Kentucky Democratic Senate candidate Amy McGrath tried to slam Majority Leaderfor not being a leader as they both took shots at the other along partisan lines at their first and possibly only debate on Monday night. Early voting in the highly-watched race begins Tuesday.
McGrath accused McConnell of prioritizing the Supreme Court over the lives of Kentuckians who needas Congress has deadlocked on a deal, and McConnell tried to cast blame on House Speaker Nancy Pelosi.
"Look, I know how to make deals. I made three major deals with Joe Biden during the Obama era. What the problem is here is the unwillingness of the Speaker to make a deal," McConnell said.
McGrath criticized McConnell for not being a leader and shepherding relief through Congress. She also faulted him for the partisanship seen in the Senate and made the pitch that a former Marine like herself is a leader who doesn't offer up excuses when faced with significant challenges.
McGrath made a direct to camera appeal to viewers, saying, "Senator, you've been there for 36 years. How's it looking Kentucky?"
In one of the most memorable exchanges of the night, McConnell took a swipe at McGrath's personal history. "I think her entire campaign is: she's a Marine, she's a mom and I've been there too long," he said.
The debate took place only hours after the Senate Judiciary Committee completed its first day of hearings on Supreme Court nominee Amy Coney Barrett. McGrath reminded viewers that the first case the Supreme Court takes up after the election is on the Affordable Care Act, which provides coverage to millions of Kentuckians.
"No one believes the Supreme Court is going to strike down the Affordable Care Act," McConnell said.
McConnell accused McGrath of supporting adding more justices to the court, which has become a late campaign issue as Republicans have accused Democrats of deflecting on it. When asked by the moderator to clarify whether or not she supports adding more justices, McGrath said, "I think we should be working on unpacking the Senate right now."
Monday's debate also took place in the shadow of the coronavirus pandemic that has gripped not only the nation, but Republicans in Washington. Both candidates agreed the pandemic will not go away until there is a vaccine, and McGrath called for a robust contact and tracing plan.
Before the debate, McGrath, like, the Democrat in South Carolina, called for her opponent to take a COVID-19 test before the debate. When Senator Lindsey Graham last week refused Harrison's similar request, that debate changed to a forum instead.
For this debate, McConnell has not said whether or not he has taken a COVID-19 test. The McGrath campaign played this up but did not back out of the debate. While the vice presidential debate took place last week as President Trump recovered from COVID-19, the Commission on Presidential Debates called off the debate scheduled for October 15.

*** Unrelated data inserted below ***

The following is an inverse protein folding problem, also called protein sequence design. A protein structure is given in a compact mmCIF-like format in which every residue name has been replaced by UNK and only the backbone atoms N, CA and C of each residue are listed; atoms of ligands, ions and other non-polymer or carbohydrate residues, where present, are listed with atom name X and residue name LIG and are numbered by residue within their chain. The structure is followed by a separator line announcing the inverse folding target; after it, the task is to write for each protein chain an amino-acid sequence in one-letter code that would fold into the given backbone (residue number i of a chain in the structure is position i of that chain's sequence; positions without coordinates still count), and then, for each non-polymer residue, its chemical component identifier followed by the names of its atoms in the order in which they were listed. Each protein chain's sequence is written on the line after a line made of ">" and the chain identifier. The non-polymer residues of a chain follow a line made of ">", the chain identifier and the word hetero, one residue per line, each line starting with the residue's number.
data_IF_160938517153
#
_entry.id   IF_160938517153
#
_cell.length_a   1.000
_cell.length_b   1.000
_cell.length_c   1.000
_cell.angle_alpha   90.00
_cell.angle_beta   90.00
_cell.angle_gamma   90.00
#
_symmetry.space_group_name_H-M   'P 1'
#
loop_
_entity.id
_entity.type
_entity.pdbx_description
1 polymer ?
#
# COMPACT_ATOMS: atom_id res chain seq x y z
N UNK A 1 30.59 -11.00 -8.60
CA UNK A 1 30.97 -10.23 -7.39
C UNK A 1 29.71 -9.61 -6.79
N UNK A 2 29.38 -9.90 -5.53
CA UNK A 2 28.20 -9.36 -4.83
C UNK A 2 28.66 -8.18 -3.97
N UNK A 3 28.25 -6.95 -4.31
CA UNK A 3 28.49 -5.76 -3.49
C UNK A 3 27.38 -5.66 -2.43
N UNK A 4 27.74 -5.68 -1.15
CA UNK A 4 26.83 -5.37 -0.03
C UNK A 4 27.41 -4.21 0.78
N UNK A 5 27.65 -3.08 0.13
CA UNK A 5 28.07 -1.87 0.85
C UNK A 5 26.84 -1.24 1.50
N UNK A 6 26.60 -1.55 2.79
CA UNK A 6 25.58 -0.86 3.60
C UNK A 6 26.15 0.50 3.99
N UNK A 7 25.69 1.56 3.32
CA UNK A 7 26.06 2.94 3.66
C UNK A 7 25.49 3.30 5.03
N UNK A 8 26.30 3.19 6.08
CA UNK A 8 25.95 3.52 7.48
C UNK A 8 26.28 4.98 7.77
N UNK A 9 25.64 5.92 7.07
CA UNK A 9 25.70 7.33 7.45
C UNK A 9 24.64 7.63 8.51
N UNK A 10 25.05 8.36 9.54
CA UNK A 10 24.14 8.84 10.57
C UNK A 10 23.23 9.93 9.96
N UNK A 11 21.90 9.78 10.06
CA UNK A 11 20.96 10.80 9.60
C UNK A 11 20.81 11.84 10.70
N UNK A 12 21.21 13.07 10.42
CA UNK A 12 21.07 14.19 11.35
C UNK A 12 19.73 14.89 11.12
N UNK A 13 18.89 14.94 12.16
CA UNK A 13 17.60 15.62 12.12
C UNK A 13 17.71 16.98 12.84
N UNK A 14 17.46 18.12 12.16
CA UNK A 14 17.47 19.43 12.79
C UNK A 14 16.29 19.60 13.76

McConnell focused his campaign pitch on how his position in the Senate as the only congressional leader not from New York or California has helped the lives of Kentuckians. He warned that if McGrath is in the Senate, she will have no clout and if Senator Chuck Schumer becomes the majority leader, he will give more power to New York.
McGrath entered the national spotlight in 2017 when she ran for the U.S. House against Republican Congressman Andy Barr. She raised an impressive amount of money for a House candidate but lost 51% to 48%. This cycle, her campaign has raised similarly impressive numbers but has faced a few bumps.
In the primary this year, McGrath faced a mounting challenge from Kentucky state Representative Charles Booker who entered the race late but galvanized support by showing up to racial justice protests with folks who wanted a more liberal candidate than McGrath.
In primary ads against her, Booker said Kentucky needed "a real Democrat" who would "not just help Trump get his way." McGrath has tried to play to the center of the party since launching her Senate campaign. She said in an interview last summer during the week she launched that she would have supported the nomination of Judge Brett Kavanaugh to the Supreme Court but then walked back the statement later after "further reflection and understanding."
A recent Quinnipiac poll found McConnell leading McGrath 53% to 41%, and the most important issues in the race according to voters there were the economy at 26%, followed by law and order at 20% and health care at 13%.
McConnell's campaign in recent weeks has aired television ads calling McGrath an extremist liberal and pairing her image side by side with Pelosi and Senator Kamala Harris, the running mate of Democratic presidential nominee Joe Biden. Other Republican candidates in red states like Tommy Tuberville in Alabama and incumbent Steve Daines in Montana have used Biden instead of Harris to tie their challengers to the left.
McConnell is a favorite target of Democrats who encourage voters to look down ballot for change. In the Democratic presidential primary, candidates mentioned McConnell's name frequently on the trail to illustrate that Democratic policies could not move forward if McConnell leads the Senate.
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